The upper ends of the ribs 34 and 36 are supported by upper rails 44 and 46, the ends of which are secured to the upper ends of the corner posts, and the corner posts are also connected with transversely disposed rails 48 upon which links 50 and 52 for supporting the roof sections are mounted with bolts 54 and 58. The rails 48 are also provided with supports 58 having Y-braces 60 on the upper ends, and the supports are positioned to hold the upper edge of the roof section 26 with the upper edge of the section 28 resting upon the braces 60.

The roof sections are provided with truss formations, as indicated by the dotted line 62, and the trusses of the section 26 are pivotally attached to the upper ends of the links 50 with bolts 64. The trusses of the section 28 are similarly attached to the links 52 with bolts 66.

The roof section 25 is provided with a depending hook 68 which is positioned to coact with an eye on the upper rail 44 for holding the section upwardly, as shown by the dotted lines, and a similar hook I2 depends from the section 28 to coact with an eye M on the upper rail 46 for holding this section upwardly. The roof sections may, therefore, be retained in upwardly extended positions to facilitate cleaning and refilling the crib.

The gates 30 and 32 are provided with horizontally disposed bars I6 mounted on vertically positioned struts l8, and the struts at one of the sides thereof are pivotally connected to one of the ribs at the ends of the crib with hinges 80. The opposite sides of the gates are held by latches formed with hooks 82 and bars 84, or fasteners of any suitable type may be used.

The skids l4 and 16 are formed with upwardly extended ends, as indicated by the numeral 86, and eyes 88 are provided on the ends to facilitate attaching the feeder to a tractor or the like for moving the feeder from one position to another.

With the parts assembled in this manner the feeder is positioned whereby stock may feed from both of the sides and ends and with the roof sections extended upwardly the V-shaped crib is filled with hay or the like. After the crib is filled the roof sections are lowered to the closed positions and the cattle or other stock draw the feed through the vertically disposed ribs at the sides and also through the bars at the ends. As the small particles and particularly leaves, such as from alfalfa hay, drop they are caught in the feed trough below the crib so that they are not trampled by the stock and may readily be eaten.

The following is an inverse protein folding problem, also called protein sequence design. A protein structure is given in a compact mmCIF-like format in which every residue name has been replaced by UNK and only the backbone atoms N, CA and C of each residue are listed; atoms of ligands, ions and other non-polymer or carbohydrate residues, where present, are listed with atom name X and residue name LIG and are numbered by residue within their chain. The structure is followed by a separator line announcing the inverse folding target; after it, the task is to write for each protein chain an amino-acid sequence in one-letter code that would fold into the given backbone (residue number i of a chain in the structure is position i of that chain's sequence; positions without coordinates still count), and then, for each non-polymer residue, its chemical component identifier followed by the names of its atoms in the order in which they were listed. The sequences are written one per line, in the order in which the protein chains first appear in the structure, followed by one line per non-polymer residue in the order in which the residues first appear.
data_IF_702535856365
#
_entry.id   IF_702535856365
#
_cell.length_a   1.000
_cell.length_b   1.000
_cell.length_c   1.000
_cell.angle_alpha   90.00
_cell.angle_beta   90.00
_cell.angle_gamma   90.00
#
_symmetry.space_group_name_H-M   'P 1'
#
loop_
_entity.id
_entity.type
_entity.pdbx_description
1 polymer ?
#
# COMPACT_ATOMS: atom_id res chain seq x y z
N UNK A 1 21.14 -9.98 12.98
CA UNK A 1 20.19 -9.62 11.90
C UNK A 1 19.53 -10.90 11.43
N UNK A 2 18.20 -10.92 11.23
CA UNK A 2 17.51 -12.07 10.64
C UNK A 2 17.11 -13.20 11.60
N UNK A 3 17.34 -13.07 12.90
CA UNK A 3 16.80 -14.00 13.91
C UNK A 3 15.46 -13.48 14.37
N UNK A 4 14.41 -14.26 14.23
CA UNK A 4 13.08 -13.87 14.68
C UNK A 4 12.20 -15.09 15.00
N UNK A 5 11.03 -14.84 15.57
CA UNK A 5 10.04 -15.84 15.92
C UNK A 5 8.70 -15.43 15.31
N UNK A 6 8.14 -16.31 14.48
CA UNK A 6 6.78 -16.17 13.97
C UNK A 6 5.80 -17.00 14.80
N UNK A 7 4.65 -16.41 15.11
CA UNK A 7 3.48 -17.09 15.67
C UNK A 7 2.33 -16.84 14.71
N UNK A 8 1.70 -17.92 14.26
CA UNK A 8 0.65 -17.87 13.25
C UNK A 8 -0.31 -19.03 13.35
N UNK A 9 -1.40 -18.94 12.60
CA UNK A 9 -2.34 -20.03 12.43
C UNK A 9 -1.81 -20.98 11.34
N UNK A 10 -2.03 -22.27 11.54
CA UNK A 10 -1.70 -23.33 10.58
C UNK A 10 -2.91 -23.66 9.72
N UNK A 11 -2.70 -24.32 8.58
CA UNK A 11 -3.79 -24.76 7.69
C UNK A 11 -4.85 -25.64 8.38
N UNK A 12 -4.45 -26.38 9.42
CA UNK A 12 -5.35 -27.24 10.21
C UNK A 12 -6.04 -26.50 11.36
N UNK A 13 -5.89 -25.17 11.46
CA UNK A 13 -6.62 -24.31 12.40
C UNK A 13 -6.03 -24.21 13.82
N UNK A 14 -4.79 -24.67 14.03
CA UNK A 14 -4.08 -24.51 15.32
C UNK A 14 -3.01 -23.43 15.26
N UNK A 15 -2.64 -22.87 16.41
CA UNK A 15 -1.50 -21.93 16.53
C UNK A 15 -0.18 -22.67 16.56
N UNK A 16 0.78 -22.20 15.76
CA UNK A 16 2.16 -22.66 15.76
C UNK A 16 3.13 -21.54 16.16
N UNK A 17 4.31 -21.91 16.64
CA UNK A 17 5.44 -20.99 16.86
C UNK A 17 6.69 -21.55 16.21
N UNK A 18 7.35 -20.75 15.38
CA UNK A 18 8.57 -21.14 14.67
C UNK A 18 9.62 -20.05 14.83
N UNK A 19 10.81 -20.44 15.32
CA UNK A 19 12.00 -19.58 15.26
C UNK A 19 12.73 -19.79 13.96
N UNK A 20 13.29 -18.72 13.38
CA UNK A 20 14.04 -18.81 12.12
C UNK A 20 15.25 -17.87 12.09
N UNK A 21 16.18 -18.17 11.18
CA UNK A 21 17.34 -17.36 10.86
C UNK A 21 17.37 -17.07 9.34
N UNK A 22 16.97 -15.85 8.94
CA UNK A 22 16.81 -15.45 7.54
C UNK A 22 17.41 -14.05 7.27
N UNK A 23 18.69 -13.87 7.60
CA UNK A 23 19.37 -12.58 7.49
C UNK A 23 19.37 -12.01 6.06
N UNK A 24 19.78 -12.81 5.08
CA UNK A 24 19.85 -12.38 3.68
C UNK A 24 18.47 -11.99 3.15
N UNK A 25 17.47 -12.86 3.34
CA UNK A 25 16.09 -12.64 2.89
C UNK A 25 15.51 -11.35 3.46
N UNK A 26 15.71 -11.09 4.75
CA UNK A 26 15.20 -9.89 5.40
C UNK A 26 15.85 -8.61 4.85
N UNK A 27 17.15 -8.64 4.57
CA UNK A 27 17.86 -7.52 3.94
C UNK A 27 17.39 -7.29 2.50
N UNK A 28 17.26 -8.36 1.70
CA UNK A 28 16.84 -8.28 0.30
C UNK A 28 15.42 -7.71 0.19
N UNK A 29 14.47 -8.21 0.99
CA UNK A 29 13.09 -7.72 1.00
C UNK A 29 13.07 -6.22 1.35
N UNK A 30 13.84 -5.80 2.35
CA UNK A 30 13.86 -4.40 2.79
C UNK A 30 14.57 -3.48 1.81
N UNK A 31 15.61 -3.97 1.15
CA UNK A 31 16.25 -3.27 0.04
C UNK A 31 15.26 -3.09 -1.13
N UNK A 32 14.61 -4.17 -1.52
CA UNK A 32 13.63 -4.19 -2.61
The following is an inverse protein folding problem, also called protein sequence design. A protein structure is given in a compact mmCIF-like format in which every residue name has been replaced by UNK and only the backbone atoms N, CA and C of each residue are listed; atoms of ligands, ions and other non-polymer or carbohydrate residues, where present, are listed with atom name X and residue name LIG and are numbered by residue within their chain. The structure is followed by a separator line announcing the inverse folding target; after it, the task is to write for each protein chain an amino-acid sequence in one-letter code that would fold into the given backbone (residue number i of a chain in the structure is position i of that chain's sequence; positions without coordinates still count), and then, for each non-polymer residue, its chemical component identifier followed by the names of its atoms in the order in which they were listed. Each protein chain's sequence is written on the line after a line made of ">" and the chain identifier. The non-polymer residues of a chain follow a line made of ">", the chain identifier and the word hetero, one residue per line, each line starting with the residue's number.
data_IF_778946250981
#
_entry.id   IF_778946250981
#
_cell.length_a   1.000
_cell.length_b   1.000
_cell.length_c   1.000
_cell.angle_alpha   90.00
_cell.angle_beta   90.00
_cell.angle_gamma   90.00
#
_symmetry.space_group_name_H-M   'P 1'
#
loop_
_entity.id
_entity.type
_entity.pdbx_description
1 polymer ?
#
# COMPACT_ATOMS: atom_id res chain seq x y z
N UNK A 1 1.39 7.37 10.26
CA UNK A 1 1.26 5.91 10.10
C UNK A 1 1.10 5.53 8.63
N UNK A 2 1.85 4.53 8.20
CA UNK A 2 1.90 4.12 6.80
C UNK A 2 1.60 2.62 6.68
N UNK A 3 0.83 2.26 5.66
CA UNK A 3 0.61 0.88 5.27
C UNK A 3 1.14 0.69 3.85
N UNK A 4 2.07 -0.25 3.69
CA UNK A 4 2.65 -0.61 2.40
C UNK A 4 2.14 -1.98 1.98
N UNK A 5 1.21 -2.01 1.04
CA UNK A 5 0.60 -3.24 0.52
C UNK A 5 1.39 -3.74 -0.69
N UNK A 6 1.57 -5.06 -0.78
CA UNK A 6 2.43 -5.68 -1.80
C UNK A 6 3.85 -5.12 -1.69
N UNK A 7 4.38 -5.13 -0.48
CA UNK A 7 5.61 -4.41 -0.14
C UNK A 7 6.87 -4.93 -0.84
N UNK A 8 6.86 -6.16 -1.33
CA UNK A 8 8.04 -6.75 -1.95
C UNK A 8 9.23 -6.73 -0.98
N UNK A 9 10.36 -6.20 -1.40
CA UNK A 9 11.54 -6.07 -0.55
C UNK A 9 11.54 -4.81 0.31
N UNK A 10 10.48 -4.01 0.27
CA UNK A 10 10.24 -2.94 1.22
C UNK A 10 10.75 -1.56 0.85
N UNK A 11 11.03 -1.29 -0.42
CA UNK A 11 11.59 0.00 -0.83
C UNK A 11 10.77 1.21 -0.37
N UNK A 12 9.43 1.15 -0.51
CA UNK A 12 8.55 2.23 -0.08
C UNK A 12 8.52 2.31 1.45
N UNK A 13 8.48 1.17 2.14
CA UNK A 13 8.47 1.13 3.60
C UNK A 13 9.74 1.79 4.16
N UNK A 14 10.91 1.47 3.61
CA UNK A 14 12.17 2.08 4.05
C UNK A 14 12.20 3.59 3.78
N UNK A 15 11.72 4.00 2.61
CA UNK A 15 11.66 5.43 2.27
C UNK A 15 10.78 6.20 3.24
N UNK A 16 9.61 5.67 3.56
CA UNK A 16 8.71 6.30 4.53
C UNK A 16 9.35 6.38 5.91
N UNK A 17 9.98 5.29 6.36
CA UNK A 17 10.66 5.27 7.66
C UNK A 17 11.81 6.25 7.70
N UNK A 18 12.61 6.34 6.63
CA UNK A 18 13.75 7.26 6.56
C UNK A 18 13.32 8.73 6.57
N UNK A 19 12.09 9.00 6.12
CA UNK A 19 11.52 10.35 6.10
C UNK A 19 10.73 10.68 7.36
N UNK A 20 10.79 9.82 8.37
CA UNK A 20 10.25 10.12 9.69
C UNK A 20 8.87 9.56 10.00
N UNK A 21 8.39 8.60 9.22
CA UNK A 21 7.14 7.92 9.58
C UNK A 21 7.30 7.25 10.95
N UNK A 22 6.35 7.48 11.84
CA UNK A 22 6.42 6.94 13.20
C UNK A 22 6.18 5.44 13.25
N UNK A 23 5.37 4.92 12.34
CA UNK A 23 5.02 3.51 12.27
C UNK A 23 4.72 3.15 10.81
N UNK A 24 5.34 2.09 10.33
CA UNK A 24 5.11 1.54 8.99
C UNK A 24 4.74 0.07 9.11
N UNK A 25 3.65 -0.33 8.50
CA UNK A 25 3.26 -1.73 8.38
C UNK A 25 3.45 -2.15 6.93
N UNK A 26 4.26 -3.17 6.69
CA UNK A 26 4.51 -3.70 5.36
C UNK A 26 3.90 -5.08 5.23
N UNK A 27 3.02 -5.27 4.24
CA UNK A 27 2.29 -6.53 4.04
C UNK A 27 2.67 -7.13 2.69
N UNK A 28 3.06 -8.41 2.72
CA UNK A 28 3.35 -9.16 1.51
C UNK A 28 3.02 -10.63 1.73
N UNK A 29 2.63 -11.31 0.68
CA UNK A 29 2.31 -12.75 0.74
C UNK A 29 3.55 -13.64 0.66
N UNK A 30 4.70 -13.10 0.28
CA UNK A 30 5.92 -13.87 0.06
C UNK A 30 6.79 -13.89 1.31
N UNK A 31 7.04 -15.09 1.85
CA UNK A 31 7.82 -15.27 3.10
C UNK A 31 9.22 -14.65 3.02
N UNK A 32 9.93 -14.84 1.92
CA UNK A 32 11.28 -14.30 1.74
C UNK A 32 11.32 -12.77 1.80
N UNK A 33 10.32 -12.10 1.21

The trough may also be used for feeding dry feed or grain such as oats and corn, in which case the feed is placed directly in the trough.

With the gates at the ends and hinged roof sections the feeder may be refilled from either the ends or top as may be desired.

From the foregoing description it is thought to be obvious that a stock feeder constructed in accordance with my invention is particularly well adapted for use by reason of the convenience and facility with which it may be assembled and operated, and it will also be obvious that my invention is susceptible of some change and modification without departing from the principles and spirit thereof, and for this reason I do not wish to be understood as limiting myself to the precise arrangement and formation of the several parts herein shown in carrying out my invention in practice, except as claimed.

What is claimed is:

In a feed protector, the combination which comprises a cover for use on a rectangular-shaped frame having a V-shaped hay retaining crib suspended above a longitudinally disposed trough and having side walls including spaced vertically disposed ribs connected at their upper ends to upper rails and the ends of the rails being connected with transverse rails, upwardly disposed links pivotally connected to the transverse rails and spaced from the ends thereof, upwardly disposed supports having Y-braces on the upper ends mounted on the intermediate parts of the trans verse rails, an upwardly inclined roof section positioned on each side of said frame with the upper edges resting upon the upper ends of the supports and upper ends of the Y-braces, respectively, means for pivotally connecting the lower edges of the roof sections to the upper ends of said links, eyes on said upper rails, and hooks depending from the roof sections and positioned to coact with said eyes for retaining the roof sections in upwardly extended or open positions for refilling the crib.

References Cited in the file of this patent UNITED STATES PATENTS Great Britain A. D. 1909 as a

Patent Citations
Cited PatentFiling datePublication dateApplicantTitle
US56024 *Jul 3, 1866 Improvement in sheep-feeding racks
US329029 *Jun 10, 1885Oct 27, 1885 Combined feed rack and trough
US472971 *Sep 5, 1891Apr 19, 1892 Feed-trough
US1175650 *Feb 23, 1915Mar 14, 1916William A MccolloughFeeding-trough.
US2500889 *Jun 17, 1946Mar 14, 1950Winkler Orville RPortable livestock feeder
GB190928006A * Title not available
Referenced by
Citing PatentFiling datePublication dateApplicantTitle
US2830558 *Dec 30, 1953Apr 15, 1958St Pierre HenryRack and trough animal feeder
US3906901 *Sep 26, 1974Sep 23, 1975Cox Richard DPortable round bale feeder apparatus
US3972308 *Oct 3, 1974Aug 3, 1976Ray Daniel FApparatus for moving and self-feeding of large haystacks
US4020794 *Aug 27, 1975May 3, 1977Verlin NetheryPortable animal feeding station
US4285300 *Nov 19, 1979Aug 25, 1981Spane Victor LAnimal feeding system
US6990925 *Jan 28, 2004Jan 31, 2006Banks J LamarDeer and game feeder
US20040244702 *Jan 28, 2004Dec 9, 2004Banks J. LamarDeer and game feeder
US20060070578 *Apr 26, 2005Apr 6, 2006Pavlik Samuel TFeeder apparatus, and methods of constructing and utilizing same
US20100212597 *Feb 23, 2009Aug 26, 2010John Burr WolfeJ bale feeder
U.S. Classification119/58
International ClassificationA01K1/00, A01K1/10
Cooperative ClassificationA01K1/10
European ClassificationA01K1/10